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The problematics of the locomotive

Hi everyone

As promised in the previous post, some pieces of information about the H-Bridge: we are considering to change our initial choice of the IC A4973 to one simpler and smaller (A4953, A4950). I have not had the time to read the datasheets, but they look quite similar to an A4973, except it does not have a internal PWM. Basically, it is perfect for us.

A couple of things about the locomotive: unfortunately, there are only two white LEDs, one in the front of the locomotive and the other in the rear. That means we cannot simulate the real-life behavior (white/white, red/red, white/red, red/white). At least, it is easier to control, we could even use one GPIO high-drive mode. The following photo illustrates:

LED locomotive

 

Alexis is getting the library ready with the devices we are going to need. I expect to finish the design and begin the routing process soon.

Gleison.

Work during the past weeks

Long time no see,  huh?

Since I was generally helping Valeh with the subjects related to electronics and preparing myself for the TP/Challenge, it has been a long time anything was posted by me.  So this post will function as a recap of the previous weeks:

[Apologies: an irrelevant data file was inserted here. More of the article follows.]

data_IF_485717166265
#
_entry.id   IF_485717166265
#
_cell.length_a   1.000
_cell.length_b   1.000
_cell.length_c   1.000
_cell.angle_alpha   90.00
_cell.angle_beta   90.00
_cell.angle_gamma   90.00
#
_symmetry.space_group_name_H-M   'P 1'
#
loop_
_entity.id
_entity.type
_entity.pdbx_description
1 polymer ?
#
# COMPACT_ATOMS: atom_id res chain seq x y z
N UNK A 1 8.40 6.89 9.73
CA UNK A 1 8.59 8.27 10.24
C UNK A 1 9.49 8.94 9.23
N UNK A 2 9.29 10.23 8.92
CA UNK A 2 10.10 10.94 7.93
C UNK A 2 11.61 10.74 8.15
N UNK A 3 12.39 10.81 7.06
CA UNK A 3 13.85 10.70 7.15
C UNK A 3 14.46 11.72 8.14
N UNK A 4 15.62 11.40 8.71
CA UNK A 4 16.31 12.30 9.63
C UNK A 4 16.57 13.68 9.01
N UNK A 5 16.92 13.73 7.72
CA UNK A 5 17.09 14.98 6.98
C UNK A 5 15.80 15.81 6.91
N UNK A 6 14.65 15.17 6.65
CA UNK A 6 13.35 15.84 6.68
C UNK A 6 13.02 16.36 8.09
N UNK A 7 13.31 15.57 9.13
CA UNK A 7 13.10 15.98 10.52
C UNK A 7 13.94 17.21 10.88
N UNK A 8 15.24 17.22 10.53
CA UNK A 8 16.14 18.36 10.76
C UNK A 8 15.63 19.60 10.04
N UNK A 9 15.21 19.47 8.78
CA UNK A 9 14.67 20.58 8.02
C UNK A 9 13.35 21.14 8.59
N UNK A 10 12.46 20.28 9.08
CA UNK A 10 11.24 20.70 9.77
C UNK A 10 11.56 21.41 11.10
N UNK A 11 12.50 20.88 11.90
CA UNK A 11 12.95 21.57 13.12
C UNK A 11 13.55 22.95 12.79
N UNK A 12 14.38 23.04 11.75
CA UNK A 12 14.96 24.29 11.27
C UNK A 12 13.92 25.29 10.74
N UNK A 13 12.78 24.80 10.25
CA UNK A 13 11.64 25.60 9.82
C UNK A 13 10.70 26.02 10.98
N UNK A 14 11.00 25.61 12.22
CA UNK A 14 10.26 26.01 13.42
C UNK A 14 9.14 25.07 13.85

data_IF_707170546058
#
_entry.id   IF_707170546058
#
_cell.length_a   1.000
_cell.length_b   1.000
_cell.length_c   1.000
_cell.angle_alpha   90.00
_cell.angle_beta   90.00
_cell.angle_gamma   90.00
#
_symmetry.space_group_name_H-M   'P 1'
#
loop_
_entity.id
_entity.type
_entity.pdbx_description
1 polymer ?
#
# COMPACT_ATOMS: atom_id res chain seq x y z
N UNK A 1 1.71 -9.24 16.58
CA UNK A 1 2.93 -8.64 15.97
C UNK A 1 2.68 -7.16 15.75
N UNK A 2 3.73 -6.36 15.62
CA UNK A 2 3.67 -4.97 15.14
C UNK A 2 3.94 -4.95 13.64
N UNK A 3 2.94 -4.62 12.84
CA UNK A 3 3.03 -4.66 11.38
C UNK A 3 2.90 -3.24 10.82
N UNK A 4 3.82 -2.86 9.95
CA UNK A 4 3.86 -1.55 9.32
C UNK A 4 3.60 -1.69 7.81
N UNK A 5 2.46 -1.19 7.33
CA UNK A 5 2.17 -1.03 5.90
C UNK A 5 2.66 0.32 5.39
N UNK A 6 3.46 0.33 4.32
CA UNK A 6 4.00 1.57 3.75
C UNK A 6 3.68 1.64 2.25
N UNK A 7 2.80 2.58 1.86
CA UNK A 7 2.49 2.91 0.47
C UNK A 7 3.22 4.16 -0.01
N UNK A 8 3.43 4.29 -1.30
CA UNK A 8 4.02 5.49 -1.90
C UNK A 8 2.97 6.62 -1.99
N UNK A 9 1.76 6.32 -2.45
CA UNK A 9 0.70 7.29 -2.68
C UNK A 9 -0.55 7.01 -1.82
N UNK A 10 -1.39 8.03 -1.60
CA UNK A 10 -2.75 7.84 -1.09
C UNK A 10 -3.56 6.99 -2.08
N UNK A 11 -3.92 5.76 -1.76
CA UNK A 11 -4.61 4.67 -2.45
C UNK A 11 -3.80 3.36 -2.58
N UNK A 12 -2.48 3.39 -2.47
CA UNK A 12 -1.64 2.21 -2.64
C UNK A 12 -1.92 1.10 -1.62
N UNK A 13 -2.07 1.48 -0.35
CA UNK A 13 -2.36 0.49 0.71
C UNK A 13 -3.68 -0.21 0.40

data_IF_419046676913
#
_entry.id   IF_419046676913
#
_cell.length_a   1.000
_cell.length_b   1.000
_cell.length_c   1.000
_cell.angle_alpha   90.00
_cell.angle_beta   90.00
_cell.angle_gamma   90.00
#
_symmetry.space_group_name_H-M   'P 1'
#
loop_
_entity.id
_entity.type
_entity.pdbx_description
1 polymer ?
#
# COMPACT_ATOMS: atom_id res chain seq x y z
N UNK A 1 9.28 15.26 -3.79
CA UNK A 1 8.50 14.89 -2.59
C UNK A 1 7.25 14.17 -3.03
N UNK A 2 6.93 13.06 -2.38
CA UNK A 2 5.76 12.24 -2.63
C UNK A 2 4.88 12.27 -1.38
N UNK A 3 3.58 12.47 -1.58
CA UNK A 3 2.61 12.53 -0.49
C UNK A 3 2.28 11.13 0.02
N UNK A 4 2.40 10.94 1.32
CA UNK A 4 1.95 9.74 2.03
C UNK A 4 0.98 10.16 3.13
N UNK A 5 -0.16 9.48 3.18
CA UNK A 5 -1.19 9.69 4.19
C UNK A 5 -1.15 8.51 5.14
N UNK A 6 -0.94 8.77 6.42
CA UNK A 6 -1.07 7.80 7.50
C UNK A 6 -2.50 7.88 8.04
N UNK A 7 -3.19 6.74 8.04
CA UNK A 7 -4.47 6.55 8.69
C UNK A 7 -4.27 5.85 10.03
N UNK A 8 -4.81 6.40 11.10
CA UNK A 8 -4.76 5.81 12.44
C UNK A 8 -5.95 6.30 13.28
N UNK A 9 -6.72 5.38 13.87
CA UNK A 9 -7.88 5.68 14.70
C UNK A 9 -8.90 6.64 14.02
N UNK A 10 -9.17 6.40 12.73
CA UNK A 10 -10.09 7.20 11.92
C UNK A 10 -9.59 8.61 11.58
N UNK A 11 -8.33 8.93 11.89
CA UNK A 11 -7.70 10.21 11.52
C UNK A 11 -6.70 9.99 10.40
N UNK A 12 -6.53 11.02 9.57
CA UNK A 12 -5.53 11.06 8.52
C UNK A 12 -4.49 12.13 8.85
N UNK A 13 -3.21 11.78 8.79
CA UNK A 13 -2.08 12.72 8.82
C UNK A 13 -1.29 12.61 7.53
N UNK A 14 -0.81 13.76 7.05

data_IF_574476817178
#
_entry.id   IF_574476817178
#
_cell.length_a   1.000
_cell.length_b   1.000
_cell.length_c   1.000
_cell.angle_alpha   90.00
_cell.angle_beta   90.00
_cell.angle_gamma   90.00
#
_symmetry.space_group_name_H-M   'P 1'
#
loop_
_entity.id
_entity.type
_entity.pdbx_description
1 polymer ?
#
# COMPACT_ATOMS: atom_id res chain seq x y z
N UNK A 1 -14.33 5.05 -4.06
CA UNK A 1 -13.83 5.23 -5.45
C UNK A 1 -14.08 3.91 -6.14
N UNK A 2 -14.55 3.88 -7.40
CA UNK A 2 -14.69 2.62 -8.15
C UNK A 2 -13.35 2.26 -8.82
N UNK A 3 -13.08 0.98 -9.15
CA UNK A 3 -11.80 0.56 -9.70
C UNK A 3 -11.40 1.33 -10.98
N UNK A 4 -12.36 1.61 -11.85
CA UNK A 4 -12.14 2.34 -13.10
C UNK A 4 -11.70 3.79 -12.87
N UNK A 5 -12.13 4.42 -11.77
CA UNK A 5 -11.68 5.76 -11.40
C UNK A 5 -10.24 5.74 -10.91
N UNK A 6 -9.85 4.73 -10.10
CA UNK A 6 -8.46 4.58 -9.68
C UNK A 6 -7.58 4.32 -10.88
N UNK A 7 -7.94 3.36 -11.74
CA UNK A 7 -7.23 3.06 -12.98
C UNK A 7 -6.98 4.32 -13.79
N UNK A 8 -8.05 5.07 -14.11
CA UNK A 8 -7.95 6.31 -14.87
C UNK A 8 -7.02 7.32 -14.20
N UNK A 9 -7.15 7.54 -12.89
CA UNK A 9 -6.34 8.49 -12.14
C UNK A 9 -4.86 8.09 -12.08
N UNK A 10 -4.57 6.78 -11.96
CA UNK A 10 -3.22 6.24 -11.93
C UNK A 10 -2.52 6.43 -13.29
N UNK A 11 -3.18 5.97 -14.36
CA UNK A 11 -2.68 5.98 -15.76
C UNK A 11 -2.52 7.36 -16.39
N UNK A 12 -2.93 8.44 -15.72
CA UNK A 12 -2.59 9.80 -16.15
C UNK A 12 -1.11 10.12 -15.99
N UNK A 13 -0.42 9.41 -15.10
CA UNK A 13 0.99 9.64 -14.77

Firstly, we have worked with the H-Bridge, it has been extremely painful. If you don’t have a component that integrates all the drivers and sinks for the motor as well as implements a protection circuit, the job is pretty hard. We have started by positioning the drivers and the sinks, we have validated our design by running a simple simulation of our motor with the transistors. Obviously, it is not that simple.

Motors are quite nasty when you change their current quite quickly and that is basically what happens when you control it with a PWM. So you place some Schottky diodes in parallel to the transistor and it works, right? Yeah, for sure it protects your H-Bridge, but what about the noise that goes through your power supply to other devices? Worse, if you need to measure the BEMF, this voltage peak may damage your ADC.

So we have placed a RC filter in addition to a Zener diode. In this manner, the signal that goes to the ADC is smoothed and limited.  Problem: what is the cutoff frequency of the RC network, what is the amplitude of our signal in the input resistance of the ADC?